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  1. Understanding the Benefits of a Whole House Water Filtration System

    Homeowners express a variety water quality concerns ranging from aesthetics to contamination fears. It’s unfortunate that many people, out of frustration or ignorance, never find a suitable solution to their water worries. There is no reason to let “bad water” ruin your healthy lifestyle or damage your largest single investment-your home! Take a look at these common water-quality issues homeowners face every day:

    • Tap water that tastes and smells like a swimming pool, due to chlorine disinfectants
    • Discolored well water from tannins
    • Rotten egg odors from hydrogen sulfide
    • Premature water heater failure
    • Red stains in the sink, tub and toilet due to iron
    • Blue-green copper stains in the toilet and shower
    • Crusty hard-water mineral build-up on faucets and shower heads
    • Grit-clogged faucet aerators, dish washers and washing machines
    • Nitrate contamination in well water
    • Bad-tasting
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  2. Nitrite in Water

    Source of Nitrite: Nitrite (N2O-) is a nitrogen-containing chemical similar to nitrate. Nitrogen in fertilizers, animal waste from farms and decaying plant materials can introduce nitrite into groundwater. Malfunctioning septic systems can also be a source of nitrite in well water. Nitrite can be found in municipal water but it mostly occurs in well water.

     

    Health Effects of Nitrite: Nitrite reduces the blood’s ability to carry oxygen. This causes a condition called methemoglobinemia. Babies and pregnant women are particularly susceptible to nitrite poisoning. Ingesting nitrite can have a negative impact on the development of the child. Blue Baby Syndrome causes the infant to turn blue and suffer from lack of oxygen.

     

    How to Remove Nitrite: A WECO reverse osmosis filtration system will remove nitrite along with nitrate, taste and odor-causing chemicals like chlorine and

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  3. Hydrogen Sulfide in Water

    Hydrogen sulfide

     

    Source of Hydrogen sulfide: Hydrogen sulfide (H2S) is a colorless gas with a “rotten egg” smell. It is sometimes called sewer gas or sulfur water. Certain bacteria decompose organic matter and release hydrogen sulfide gas into groundwater. Wells contaminated with manure or human waste can also have H2S problems. Turning the water heater thermostat too low allows bacteria to grow inside the tank and produce the smelly gas.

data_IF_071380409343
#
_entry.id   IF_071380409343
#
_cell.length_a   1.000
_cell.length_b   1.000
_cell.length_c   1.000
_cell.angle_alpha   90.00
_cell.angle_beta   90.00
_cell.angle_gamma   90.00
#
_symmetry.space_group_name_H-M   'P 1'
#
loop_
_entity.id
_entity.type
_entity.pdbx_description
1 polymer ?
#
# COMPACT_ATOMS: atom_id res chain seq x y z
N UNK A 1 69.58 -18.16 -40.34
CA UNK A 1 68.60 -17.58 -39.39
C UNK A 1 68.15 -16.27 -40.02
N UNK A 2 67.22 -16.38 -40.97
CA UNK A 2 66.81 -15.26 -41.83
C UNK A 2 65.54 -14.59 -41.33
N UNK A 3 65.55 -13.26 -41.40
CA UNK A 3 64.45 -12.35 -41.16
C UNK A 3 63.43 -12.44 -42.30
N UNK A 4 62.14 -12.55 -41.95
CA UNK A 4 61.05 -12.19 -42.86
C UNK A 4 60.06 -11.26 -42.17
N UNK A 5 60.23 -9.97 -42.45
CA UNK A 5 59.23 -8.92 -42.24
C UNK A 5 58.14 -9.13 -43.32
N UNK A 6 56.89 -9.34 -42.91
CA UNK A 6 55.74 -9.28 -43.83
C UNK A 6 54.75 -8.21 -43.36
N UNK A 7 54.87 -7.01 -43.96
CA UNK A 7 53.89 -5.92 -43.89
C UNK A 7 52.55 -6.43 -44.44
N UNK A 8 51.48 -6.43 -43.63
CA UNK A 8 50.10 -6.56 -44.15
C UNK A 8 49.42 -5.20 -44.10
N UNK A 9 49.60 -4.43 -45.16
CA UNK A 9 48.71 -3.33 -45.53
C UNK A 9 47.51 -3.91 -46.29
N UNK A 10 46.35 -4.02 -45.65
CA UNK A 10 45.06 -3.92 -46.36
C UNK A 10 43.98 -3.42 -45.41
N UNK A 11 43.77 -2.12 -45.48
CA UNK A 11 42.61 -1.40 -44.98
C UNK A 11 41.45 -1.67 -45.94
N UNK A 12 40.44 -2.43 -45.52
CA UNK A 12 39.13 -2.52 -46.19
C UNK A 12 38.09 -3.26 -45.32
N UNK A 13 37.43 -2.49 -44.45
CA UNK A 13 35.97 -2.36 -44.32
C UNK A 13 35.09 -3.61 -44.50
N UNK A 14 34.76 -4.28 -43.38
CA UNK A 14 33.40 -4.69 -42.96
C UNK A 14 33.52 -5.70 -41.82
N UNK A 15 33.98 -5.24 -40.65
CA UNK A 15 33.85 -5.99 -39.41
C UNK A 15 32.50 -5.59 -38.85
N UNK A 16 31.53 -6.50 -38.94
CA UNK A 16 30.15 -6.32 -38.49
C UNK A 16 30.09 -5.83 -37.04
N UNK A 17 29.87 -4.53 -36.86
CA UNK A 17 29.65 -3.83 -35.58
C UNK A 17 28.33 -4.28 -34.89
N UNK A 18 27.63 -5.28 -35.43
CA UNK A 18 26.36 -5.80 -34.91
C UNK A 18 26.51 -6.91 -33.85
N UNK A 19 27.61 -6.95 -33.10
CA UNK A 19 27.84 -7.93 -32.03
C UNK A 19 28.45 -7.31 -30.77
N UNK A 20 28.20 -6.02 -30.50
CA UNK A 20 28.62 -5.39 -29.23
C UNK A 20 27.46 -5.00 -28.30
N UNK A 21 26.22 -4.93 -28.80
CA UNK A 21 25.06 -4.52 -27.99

Effects of Hydrogen sulfide: Hydrogen sulfide can give water a bitter taste and offensive odor. High hydrogen sulfide levels may also corrode plumbing, washing machines and ruin laundry.

     

    How to Remove Hydrogen sulfide: A WECO reverse osmosis filtration system will remove hydrogen sulfide along with taste and odor-causing chemicals like chlorine and hydrogen sulfide and heavy metals including lead and

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  4. Escherichia coli in Water

    E. coli in Water

    Source of E. coli: E.coli (Escherichia coli) is a group of naturally-occurring bacteria. Some strains are harmless while others affect human health. These come from animal waste that contaminates the water supply.  The presence of E. coli in water is used as an indicator of possible contamination with the harmful bacteria strains.

     

    Health Effects of E. coli: Harmful E. coli strains produce toxins that causes symptoms including pneumonia, stomach cramps, bloody diarrhea and vomiting. 


    How to Remove E. coli:  A Polaris Scientific Ultraviolet Disinfection System is recommended to counteract E. coli contamination. The Polaris system will kill the bacteria as water passes through the UV radiation, rendering the water safe to consume. The Polaris UF system can be used on residential and commercial applications.

     

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  5. Cryptosporidium in Water

    Cryptosporidium in Water

    Source of Cryptosporidium: Cryptosporidium is a single-celled protozoan parasite. Outbreaks occur when water sources are contaminated with human feces. The parasite is highly resistant to chlorine disinfection. Water run-off from land and faulty septic systems are main routes of contamination of drinking water. Water sources include lakes, streams and wells.

     

    Health Effects of Cryptosporidium: Cryptosporidium infestations usually causes diarrhea. Other symptoms of infestation include loss of appetite, bloating, stomach cramps, nausea, muscle aches and low-grade fever.